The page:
July 8, 2013 | Comments Off
The “HMS Beagle“, with on board amateur geologist Charles Darwin, arrived at the volcanic island of St Helena July 8, 1836, where it stayed until afternoon of July 14, afterwards proceeding its journey back to Great Britain.
Since Van Diemen´s Land Darwin’s written notes and observations had become very fragmentary – maybe because of the short stops by the Beagle, maybe due Darwin´s homesickness after four years on sea . However Darwin dedicated 15 pages to the general geology of St Helena (aside his rants about the laundry service on board) and – what he called – “St Helena Model“.
Already on the island of St. Jago a young Darwin had noted geological evidence, suggesting that volcanic island did rise from the sea. Now, after his field experience in South America, Darwin was sure of this idea, as he found again layers formed in the sea exposed along the dry shores of the island:
“The successive sheets are either closely united together, or are separated from each other by beds of scoriaceous rock and of laminate tuff, frequently containing well rounded fragments. The interstices of these beds are filled with gypsum and salt; the gypsum also, sometimes occurring in thin layers. From the large quantity of these two substances, from the presence of rounded pebbles in the tuff, and from the abundant amygdaloids, I cannot doubt that these basal volcanic strata flowed beneath the sea.”
At Darwin´s time the origin of volcanoes was still a geological riddle. One model – proposed by the eminent German geologist Leopold von Buch (1774-1835) – stated that volcanoes form like a bubble on earth´s crust: first geologic forces push up the ground and form a mountain. The peak of this newborn mountain is however unstable and as the summit collapses – forming a volcanic crater – magma emerges from the underground, causing a volcanic eruption. Lava and ash where therefore secondary features of an active (strato-)volcano and not the primary “construction material” of the entire volcanic mountain. Von Buch´s “crater of elevation” hypothesis was very popular at the time and shared by most European geologists. Two French geologists, Armand Dufresnoy (1792-1857) and Léonce Elie de Beaumont (1798-1874), proved even mathematically that slopes of volcanoes were too steep to be formed by solidified lava flows!
Fig.1. Topographic map of Santa Cruz de La Palma (Canary Islands), published by von Buch in 1814 in his book “Description physique des lles Canaries, suivie dúne indication des principaux volcans du globe“. Von Buch assumed that the radial valleys were fissures caused by the uprising “volcanic bubble” – in fact these valleys are formed by fluvial erosion, but von Buch underestimated in the dry climate of the Canary Islands the power of episodic erosion.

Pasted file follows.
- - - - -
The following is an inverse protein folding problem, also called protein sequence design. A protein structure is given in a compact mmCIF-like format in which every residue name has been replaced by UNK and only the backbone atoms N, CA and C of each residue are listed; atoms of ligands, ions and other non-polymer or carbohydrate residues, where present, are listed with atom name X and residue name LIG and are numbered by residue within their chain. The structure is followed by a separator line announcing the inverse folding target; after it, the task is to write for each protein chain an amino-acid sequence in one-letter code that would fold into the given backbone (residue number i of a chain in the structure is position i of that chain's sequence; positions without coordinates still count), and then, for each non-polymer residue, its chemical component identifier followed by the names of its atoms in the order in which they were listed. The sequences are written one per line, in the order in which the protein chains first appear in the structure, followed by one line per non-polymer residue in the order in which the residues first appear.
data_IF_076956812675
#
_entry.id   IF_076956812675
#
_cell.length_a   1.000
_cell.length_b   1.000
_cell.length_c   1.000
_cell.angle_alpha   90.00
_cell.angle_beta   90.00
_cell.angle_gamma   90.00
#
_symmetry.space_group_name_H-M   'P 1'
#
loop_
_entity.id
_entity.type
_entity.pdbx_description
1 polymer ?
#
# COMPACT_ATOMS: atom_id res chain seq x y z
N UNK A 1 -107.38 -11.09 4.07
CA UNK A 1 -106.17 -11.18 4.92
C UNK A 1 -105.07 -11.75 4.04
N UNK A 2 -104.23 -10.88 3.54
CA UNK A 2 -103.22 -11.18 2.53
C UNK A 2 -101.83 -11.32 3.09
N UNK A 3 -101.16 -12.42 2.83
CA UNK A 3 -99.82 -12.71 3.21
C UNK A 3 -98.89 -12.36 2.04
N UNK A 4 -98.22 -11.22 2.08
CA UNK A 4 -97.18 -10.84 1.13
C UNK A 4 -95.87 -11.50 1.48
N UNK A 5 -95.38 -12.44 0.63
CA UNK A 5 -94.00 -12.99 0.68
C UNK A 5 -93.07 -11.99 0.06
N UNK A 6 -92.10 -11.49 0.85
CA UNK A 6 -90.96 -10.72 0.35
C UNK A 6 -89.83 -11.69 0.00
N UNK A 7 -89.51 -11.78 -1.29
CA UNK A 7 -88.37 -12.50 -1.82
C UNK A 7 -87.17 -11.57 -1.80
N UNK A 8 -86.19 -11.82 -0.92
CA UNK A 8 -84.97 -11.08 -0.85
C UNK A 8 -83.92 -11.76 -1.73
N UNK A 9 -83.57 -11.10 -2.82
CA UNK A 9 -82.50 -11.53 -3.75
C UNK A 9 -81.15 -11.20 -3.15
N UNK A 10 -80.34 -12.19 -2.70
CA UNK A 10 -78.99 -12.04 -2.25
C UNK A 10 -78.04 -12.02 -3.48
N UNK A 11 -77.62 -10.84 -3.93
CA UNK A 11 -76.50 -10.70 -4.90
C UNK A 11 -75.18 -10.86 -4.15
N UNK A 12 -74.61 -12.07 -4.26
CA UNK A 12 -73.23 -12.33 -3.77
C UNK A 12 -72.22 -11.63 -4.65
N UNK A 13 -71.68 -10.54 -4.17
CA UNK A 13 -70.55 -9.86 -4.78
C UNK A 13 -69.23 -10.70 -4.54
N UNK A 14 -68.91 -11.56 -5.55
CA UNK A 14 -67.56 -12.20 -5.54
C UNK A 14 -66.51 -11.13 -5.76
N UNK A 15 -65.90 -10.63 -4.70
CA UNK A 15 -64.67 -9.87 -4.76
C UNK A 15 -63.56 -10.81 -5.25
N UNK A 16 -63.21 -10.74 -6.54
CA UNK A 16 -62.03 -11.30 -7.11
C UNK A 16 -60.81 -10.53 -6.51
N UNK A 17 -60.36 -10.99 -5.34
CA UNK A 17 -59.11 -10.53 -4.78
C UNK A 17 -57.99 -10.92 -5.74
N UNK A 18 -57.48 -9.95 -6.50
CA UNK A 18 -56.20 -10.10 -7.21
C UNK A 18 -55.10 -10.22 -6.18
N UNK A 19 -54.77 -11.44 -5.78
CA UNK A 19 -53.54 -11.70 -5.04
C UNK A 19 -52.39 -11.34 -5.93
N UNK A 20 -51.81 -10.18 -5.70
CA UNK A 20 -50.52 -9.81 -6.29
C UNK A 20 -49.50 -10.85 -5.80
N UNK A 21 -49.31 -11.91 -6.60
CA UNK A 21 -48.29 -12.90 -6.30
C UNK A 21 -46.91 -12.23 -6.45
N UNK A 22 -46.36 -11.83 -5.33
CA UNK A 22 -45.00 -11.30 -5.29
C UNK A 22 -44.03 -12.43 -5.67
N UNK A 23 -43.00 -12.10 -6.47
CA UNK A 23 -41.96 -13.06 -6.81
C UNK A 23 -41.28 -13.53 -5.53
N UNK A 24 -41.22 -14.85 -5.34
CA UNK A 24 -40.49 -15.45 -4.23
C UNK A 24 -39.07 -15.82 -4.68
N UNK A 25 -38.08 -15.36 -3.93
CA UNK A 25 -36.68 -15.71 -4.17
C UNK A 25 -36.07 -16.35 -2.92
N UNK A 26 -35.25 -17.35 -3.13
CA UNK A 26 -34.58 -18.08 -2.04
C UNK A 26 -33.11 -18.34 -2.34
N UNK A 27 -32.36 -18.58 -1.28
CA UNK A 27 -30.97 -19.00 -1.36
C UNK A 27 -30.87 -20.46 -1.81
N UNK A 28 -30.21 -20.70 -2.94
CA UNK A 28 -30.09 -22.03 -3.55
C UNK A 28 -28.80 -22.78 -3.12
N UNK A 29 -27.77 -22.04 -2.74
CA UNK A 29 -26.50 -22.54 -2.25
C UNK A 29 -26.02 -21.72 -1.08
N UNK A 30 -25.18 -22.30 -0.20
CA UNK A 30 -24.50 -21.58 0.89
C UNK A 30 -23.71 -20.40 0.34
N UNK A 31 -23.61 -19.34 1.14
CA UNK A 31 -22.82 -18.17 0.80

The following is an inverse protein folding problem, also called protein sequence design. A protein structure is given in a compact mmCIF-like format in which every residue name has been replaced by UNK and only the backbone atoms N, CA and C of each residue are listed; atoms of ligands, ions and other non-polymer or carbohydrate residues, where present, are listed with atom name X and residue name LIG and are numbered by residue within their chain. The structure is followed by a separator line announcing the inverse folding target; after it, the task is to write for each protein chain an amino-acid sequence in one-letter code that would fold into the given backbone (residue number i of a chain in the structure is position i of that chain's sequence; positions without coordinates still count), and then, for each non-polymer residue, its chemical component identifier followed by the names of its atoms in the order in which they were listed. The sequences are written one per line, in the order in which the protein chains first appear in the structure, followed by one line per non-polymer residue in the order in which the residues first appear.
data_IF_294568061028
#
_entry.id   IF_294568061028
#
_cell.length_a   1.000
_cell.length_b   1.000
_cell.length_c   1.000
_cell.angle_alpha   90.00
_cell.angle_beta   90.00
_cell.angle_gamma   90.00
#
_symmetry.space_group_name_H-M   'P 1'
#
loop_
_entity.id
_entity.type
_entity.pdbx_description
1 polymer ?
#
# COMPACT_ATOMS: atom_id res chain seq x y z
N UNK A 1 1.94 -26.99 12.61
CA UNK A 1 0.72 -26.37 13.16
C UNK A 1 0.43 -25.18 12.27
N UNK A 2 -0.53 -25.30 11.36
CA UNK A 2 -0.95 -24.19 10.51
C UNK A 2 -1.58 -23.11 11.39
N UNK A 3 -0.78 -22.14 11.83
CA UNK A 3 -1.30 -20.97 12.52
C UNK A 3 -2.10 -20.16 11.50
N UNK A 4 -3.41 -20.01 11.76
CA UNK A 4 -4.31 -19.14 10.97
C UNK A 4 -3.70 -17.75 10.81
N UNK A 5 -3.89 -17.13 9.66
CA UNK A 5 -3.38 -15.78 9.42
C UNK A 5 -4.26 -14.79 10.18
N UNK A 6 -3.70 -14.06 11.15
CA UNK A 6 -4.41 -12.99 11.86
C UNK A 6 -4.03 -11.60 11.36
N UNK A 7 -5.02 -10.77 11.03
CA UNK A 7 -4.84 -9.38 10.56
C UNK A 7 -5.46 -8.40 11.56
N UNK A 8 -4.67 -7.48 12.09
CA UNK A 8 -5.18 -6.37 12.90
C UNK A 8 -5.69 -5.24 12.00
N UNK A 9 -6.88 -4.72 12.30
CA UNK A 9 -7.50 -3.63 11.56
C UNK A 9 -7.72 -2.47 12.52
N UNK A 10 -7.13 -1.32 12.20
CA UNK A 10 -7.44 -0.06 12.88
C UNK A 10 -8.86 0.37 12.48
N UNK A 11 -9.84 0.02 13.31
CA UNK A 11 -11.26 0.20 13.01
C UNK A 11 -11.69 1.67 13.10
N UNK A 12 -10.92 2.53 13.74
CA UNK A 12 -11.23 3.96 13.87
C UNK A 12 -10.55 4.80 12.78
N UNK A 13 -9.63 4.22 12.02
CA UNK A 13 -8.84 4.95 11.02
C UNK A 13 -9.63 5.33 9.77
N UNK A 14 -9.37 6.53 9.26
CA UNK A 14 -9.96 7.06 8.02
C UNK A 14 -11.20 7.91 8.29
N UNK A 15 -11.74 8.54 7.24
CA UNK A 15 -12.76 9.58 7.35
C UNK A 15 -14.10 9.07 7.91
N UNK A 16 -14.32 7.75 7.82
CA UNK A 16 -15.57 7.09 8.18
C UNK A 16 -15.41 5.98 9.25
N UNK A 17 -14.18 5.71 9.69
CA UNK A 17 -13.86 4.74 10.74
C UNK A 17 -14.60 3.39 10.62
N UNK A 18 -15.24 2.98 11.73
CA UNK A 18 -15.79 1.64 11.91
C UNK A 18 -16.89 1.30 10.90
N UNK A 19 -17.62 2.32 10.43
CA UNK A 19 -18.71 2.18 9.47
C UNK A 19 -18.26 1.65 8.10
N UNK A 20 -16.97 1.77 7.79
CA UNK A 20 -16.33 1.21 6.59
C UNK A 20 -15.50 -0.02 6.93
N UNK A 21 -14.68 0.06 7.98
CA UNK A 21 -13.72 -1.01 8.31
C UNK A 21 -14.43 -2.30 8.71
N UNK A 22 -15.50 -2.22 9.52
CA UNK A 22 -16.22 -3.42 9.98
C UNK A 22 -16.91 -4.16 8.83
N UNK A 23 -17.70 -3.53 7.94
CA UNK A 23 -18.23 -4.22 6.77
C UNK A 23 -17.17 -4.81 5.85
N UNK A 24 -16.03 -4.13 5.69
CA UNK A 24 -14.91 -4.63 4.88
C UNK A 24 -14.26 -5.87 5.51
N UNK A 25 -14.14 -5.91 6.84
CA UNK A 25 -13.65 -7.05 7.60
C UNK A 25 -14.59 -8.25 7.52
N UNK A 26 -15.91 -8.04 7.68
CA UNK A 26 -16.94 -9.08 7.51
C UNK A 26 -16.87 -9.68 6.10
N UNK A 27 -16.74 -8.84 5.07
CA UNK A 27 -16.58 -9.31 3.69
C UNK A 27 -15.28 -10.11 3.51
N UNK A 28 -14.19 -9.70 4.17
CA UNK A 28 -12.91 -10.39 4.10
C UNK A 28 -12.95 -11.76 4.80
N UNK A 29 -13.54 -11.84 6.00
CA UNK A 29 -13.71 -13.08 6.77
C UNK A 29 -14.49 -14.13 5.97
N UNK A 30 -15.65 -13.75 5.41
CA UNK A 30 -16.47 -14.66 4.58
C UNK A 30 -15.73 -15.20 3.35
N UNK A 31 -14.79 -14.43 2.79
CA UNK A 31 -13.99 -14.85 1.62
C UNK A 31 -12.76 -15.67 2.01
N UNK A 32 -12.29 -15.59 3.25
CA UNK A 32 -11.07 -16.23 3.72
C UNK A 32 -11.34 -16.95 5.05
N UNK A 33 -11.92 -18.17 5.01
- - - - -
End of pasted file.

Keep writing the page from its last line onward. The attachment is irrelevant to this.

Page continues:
However the “crater of elevation” model proposed very fast rates of elevation and Darwin, based on his previous observations, had already adopted the gradual geology as proposed by geologist Charles Lyell.
Darwin used the observations on St Helena to formulate an intermediate hypothesis (published in 1844 in his book “Geological Observations on the volcanic islands and parts of South America visited during the Voyage of H.M.S. “Beagle“) – volcanoes rise by slow, gradual and episodic events, finally erupting as proposed by von Buch. He also suggests that to settle the debate it was necessary to carefully determinate the inclination of lava flows. In 1850 Lyell demonstrated on a lava flow of Mount Etna that the lava solidified in situ on the steep slopes – lava flows were therefore not layers inclined by the rise of the mountain, but repeated deposition of lava flows on the slopes formed the entire volcano:
“…we must abandon the elevation-crater hypothesis: for although one cone of eruption may envelop and bury another cone of eruption, it is impossible for a cone of upheaval to mantle round and overwhelm another cone of upheaval so as to reduce the whole mass to one conical mountain.” Lyell in his monographic work “”On the Structure of Lavas which have consolidated on Steep Slopes: with Remarks on the Mode of Origin of Mount Etna and on the Theory of “Craters of Elevation“, published in 1858.
In the end a volcanic eruption in the Mediterranean Sea will confirm the model as proposed by Lyell and (with some reluctance) supported by Darwin- in 1831 naturalists, on board of the ship “Etna“, experienced the birth of the island of “Ferdinandea“, observing that repeated eruptions and deposition of lava and ash were slowly forming a new mountain.
CHANCELLOR, G.R. (1990): Charles Darwin’s St Helena Model Notebook. Bull. Br. Mus. Nat. Hist. 18(2): 203-228
HERBERT, S. (2005): Charles Darwin, Geologist. Cornell University Press: 485